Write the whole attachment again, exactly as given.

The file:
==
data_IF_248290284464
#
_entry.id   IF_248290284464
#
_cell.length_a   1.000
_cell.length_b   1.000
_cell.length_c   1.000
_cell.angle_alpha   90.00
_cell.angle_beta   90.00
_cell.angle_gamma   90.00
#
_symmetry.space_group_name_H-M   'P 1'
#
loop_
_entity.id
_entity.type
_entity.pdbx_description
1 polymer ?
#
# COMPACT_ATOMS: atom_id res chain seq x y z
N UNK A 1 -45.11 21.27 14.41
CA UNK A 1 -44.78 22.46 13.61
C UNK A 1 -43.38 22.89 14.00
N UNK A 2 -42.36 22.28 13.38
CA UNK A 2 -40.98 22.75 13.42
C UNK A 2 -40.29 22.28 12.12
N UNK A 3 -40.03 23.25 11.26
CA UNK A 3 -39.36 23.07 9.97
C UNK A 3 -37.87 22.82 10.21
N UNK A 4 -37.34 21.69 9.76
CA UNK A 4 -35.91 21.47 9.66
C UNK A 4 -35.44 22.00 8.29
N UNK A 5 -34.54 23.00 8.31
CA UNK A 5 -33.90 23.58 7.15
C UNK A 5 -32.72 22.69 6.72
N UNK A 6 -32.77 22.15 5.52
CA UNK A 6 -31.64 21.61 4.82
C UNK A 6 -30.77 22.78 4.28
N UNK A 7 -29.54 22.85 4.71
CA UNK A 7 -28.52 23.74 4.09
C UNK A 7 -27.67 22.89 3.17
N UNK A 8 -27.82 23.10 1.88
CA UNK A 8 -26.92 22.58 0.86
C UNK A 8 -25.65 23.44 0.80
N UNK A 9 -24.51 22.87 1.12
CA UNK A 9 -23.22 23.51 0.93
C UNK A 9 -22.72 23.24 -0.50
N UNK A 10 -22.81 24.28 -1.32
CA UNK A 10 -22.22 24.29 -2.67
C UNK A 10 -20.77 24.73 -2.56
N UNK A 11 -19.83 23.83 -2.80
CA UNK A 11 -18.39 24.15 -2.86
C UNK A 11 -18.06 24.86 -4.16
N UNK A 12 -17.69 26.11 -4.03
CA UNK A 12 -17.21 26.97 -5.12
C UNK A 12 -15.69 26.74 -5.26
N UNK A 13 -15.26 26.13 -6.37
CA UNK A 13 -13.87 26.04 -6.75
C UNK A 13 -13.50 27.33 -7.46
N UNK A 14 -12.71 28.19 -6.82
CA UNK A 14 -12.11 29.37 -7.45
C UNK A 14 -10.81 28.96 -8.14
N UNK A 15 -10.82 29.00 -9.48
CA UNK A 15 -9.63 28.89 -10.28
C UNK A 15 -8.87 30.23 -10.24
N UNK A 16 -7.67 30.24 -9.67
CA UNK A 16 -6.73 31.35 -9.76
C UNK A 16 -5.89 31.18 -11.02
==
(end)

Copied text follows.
data_IF_248290284464
#
_entry.id   IF_248290284464
#
_cell.length_a   1.000
_cell.length_b   1.000
_cell.length_c   1.000
_cell.angle_alpha   90.00
_cell.angle_beta   90.00
_cell.angle_gamma   90.00
#
_symmetry.space_group_name_H-M   'P 1'
#
loop_
_entity.id
_entity.type
_entity.pdbx_description
1 polymer ?
#
# COMPACT_ATOMS: atom_id res chain seq x y z
N UNK A 1 -45.11 21.27 14.41
CA UNK A 1 -44.78 22.46 13.61
C UNK A 1 -43.38 22.89 14.00
N UNK A 2 -42.36 22.28 13.38
CA UNK A 2 -40.98 22.75 13.42
C UNK A 2 -40.29 22.28 12.12
N UNK A 3 -40.03 23.25 11.26
CA UNK A 3 -39.36 23.07 9.97
C UNK A 3 -37.87 22.82 10.21
N UNK A 4 -37.34 21.69 9.76
CA UNK A 4 -35.91 21.47 9.66
C UNK A 4 -35.44 22.00 8.29
N UNK A 5 -34.54 23.00 8.31
CA UNK A 5 -33.90 23.58 7.15
C UNK A 5 -32.72 22.69 6.72
N UNK A 6 -32.77 22.15 5.52
CA UNK A 6 -31.64 21.61 4.82
C UNK A 6 -30.77 22.78 4.28
N UNK A 7 -29.54 22.85 4.71
CA UNK A 7 -28.52 23.74 4.09
C UNK A 7 -27.67 22.89 3.17
N UNK A 8 -27.82 23.10 1.88
CA UNK A 8 -26.92 22.58 0.86
C UNK A 8 -25.65 23.44 0.80
N UNK A 9 -24.51 22.87 1.12
CA UNK A 9 -23.22 23.51 0.93
C UNK A 9 -22.72 23.24 -0.50
N UNK A 10 -22.81 24.28 -1.32
CA UNK A 10 -22.22 24.29 -2.67
C UNK A 10 -20.77 24.73 -2.56
N UNK A 11 -19.83 23.83 -2.80
CA UNK A 11 -18.39 24.15 -2.86
C UNK A 11 -18.06 24.86 -4.16
N UNK A 12 -17.69 26.11 -4.03
CA UNK A 12 -17.21 26.97 -5.12
C UNK A 12 -15.69 26.74 -5.26
N UNK A 13 -15.26 26.13 -6.37
CA UNK A 13 -13.87 26.04 -6.75
C UNK A 13 -13.50 27.33 -7.46
N UNK A 14 -12.71 28.19 -6.82
CA UNK A 14 -12.11 29.37 -7.45
C UNK A 14 -10.81 28.96 -8.14
N UNK A 15 -10.82 29.00 -9.48
CA UNK A 15 -9.63 28.89 -10.28
C UNK A 15 -8.87 30.23 -10.24
N UNK A 16 -7.67 30.24 -9.67
CA UNK A 16 -6.73 31.35 -9.76
C UNK A 16 -5.89 31.18 -11.02